Hello Jon, et al,
Gosh its been a while...Great subject to bring up! One of my favorite topics to study and learn in timber framing...Thanks for the video link, and there are several more on the subject which are enjoyable to watch as well...
To validate, having been a student of timber frame Layout Modalities since the early to mid 70's starting with Dutch Germanic version, and moving into Asian and related systems, I have a varied and perhaps alternative perspective on certain matters pertaining to this subject?
First, what I believe is often overlooked, is most of the richest and unique systems of layout (~70%) have never been document in any way. These where only passed down directly from Master to Apprentice, as it has been for millenia. Douglas Brooks
has noted similar observations with his particular specialization in esoteric Japanese Boat building practices. These can (as are found in other sea faring culture from the Middle East on) involve lofting strategies that can incorporate both horizontal (floors) and vertical (walls) in accomplishing the task of rendering complicated layout...especially on curves...similar to what is found in la croche (curved timbers) layout.
The impression I've been given frequently is that le trait was unique to the French, and what I'm interested in is seeing how much further the French pushed it compared to their counterparts in Europe and the East (China / Japan).
In my view, the French have taken this to an apex unparalleled in European traditions generally speaking, with only perhaps the German and Dutch Masters following a close second. Nevertheless, this can perhaps only be stated with speaking strictly of the art and craft of timber framing. When we get into Stone Carving, now we have outweighing very similar needs and demands, accept it is applied to stone, and not timber. Here we find (again) oral traditions outweighing published tome by a great margin, and we see the Iberian and Apennine peninsula cultures having very remarkable systems of layout as well primarily for stone, yet also for timber and the construction of ships going back further than the Roman and into the Egyptian dynasties.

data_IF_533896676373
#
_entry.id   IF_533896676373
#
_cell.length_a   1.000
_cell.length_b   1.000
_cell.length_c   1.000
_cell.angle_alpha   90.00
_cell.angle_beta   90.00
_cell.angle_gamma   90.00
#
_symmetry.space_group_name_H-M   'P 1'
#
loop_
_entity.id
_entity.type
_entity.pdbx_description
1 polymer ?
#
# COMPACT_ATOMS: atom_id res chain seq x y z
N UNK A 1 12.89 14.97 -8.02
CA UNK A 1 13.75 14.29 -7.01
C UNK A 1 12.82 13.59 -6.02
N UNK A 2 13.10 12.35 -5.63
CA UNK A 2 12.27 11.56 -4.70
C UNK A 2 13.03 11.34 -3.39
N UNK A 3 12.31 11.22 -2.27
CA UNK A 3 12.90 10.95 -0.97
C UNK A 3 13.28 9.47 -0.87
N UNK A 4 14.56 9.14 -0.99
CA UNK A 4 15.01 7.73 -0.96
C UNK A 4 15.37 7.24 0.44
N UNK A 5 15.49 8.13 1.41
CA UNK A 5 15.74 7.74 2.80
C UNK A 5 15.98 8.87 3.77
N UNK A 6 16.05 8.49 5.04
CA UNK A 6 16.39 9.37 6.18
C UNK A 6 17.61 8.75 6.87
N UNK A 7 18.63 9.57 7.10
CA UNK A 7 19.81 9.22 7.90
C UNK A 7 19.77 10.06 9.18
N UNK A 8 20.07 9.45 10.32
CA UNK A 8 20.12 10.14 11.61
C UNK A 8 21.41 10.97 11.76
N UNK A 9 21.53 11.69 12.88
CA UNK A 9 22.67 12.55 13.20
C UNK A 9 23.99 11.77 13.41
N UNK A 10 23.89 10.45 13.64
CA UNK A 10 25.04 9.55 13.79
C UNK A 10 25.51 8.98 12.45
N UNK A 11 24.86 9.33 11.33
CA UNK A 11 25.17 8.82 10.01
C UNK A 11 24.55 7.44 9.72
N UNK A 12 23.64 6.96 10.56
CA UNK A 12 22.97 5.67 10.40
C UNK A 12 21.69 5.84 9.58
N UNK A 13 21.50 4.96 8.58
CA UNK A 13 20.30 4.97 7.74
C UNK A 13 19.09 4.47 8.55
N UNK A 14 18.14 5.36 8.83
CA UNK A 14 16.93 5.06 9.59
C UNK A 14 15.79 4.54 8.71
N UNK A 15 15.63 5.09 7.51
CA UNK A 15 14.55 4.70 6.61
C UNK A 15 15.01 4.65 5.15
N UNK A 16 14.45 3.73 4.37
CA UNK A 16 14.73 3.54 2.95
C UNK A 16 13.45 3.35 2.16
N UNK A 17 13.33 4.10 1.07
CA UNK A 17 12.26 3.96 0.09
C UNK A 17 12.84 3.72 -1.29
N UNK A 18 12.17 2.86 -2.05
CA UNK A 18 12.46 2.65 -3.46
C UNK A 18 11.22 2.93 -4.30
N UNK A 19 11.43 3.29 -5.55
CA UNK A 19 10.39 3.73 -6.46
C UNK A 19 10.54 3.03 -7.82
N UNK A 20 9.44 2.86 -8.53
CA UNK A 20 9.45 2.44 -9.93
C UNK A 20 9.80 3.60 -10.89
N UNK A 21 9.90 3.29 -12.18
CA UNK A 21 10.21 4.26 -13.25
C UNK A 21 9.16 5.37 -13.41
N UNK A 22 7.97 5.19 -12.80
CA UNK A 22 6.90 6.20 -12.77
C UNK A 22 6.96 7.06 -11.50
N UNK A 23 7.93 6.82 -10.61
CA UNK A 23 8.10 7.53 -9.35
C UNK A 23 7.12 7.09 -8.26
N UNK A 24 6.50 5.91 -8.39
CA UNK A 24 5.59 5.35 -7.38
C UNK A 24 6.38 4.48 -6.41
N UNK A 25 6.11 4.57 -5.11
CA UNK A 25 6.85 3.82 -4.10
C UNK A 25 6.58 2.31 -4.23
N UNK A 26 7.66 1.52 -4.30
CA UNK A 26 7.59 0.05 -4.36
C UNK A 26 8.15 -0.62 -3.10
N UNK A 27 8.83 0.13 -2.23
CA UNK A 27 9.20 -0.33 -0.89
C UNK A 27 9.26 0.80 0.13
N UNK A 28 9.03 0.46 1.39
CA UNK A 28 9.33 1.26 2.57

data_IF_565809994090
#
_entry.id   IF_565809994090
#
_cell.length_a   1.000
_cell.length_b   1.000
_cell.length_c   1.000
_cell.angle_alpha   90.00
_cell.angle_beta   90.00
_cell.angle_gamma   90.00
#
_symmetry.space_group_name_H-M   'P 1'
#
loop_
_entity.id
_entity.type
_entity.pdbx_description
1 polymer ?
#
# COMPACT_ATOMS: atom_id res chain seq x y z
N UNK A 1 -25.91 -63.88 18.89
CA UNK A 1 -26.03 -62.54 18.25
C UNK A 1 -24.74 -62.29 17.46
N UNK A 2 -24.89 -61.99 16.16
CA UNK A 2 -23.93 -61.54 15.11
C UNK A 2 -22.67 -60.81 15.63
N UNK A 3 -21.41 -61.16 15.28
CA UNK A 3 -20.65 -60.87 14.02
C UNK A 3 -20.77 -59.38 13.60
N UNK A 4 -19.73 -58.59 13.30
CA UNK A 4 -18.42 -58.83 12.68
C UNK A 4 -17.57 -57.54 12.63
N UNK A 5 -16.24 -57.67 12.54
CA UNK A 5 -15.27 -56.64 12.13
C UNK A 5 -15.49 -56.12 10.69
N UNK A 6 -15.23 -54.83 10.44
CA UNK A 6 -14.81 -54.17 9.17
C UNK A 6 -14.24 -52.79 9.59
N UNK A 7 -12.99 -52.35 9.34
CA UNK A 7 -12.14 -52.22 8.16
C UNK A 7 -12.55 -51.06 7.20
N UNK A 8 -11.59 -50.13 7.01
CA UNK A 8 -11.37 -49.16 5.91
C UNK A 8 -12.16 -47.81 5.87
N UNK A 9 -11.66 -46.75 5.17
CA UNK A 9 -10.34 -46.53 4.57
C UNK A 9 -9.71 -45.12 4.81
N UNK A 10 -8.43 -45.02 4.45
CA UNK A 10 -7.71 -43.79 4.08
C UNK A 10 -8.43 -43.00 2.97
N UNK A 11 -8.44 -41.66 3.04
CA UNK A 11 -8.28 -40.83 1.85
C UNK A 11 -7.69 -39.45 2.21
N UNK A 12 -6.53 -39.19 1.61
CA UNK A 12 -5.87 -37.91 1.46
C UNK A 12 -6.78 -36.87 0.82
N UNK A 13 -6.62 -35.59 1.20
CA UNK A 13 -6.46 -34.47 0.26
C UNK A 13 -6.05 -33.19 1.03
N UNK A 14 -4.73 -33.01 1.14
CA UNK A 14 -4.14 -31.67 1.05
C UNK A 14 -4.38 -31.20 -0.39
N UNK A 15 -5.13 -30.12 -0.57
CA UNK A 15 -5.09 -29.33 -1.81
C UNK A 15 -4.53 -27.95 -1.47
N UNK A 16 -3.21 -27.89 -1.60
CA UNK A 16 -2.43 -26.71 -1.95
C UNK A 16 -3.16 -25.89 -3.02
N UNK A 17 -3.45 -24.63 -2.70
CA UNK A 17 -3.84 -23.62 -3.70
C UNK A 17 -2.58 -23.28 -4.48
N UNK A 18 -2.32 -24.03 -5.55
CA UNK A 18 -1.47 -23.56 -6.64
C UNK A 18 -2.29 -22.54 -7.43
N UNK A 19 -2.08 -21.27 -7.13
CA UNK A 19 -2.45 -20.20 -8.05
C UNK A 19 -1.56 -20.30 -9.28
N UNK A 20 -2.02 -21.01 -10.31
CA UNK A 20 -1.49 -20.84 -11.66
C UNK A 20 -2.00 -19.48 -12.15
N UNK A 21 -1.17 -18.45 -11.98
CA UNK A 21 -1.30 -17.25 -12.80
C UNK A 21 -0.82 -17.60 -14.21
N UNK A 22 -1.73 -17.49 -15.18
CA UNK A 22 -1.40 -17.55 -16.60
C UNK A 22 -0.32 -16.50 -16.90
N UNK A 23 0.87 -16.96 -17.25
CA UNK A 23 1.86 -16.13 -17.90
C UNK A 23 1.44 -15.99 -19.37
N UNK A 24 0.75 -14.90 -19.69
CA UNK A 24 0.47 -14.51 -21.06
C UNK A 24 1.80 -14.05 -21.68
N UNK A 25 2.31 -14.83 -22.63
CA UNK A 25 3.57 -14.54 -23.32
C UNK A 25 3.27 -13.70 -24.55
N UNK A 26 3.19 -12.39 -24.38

...Was everyone using basic trait (élévations + vrai grandeur d'arêtier with rembarrement) leaving the French to play with bevel gauge techniques and curves?
No, not in my view. The similarities may be indeed basic, yet the French culture took there system into areas of detail, grace and procedure, others didn't explore in the same way.
The problem is that the French are supremely proud of le trait (It's been recognized by UNESCO as an "intangible cultural heritage") and somewhat derisive of other cultures of carpentry making it hard to know exactly where the differences lie.
Yes, I must agree fully, that the term derisive is most germane and applicable. To the point that often one can (individually) find with practitioners of these methods offering a brick wall of close minded perspectives when it comes to the strengths and weakness of their system. No doubt a brilliant system indeed, yet when compared to acient Asian modalitis of layout (et all) that employ not only some lofting systems (where applicable) but extremely advanced templating, and lining systems that few other system can match of speed, ease of application (once understood) and much less labor intensive than most of the "scribing systems" in general. To the point, beyond just Japanese, but Chinese, Korean (et al) methods that allow for curved and live edge timbers to be fully laid out and cut without ever coming near each other or having to be tested prior to raising...
I love the European methods (particularly the French) yet its complexity and laborious nature is far accede in ease of use application by the Asian approaches that also exceed it by about 5000 years in applied use in stone, timber and the building of ship as well as architecture...
I've come across Lassen before, but didn't see his thesis. I'll take a look and see if he didn't already cover this ground.
If you don't have a PDF copy of "The Invisible Tools of a Timber Framer" by Lassen, I can email it to you if your email hasn't changed since last we corresponded...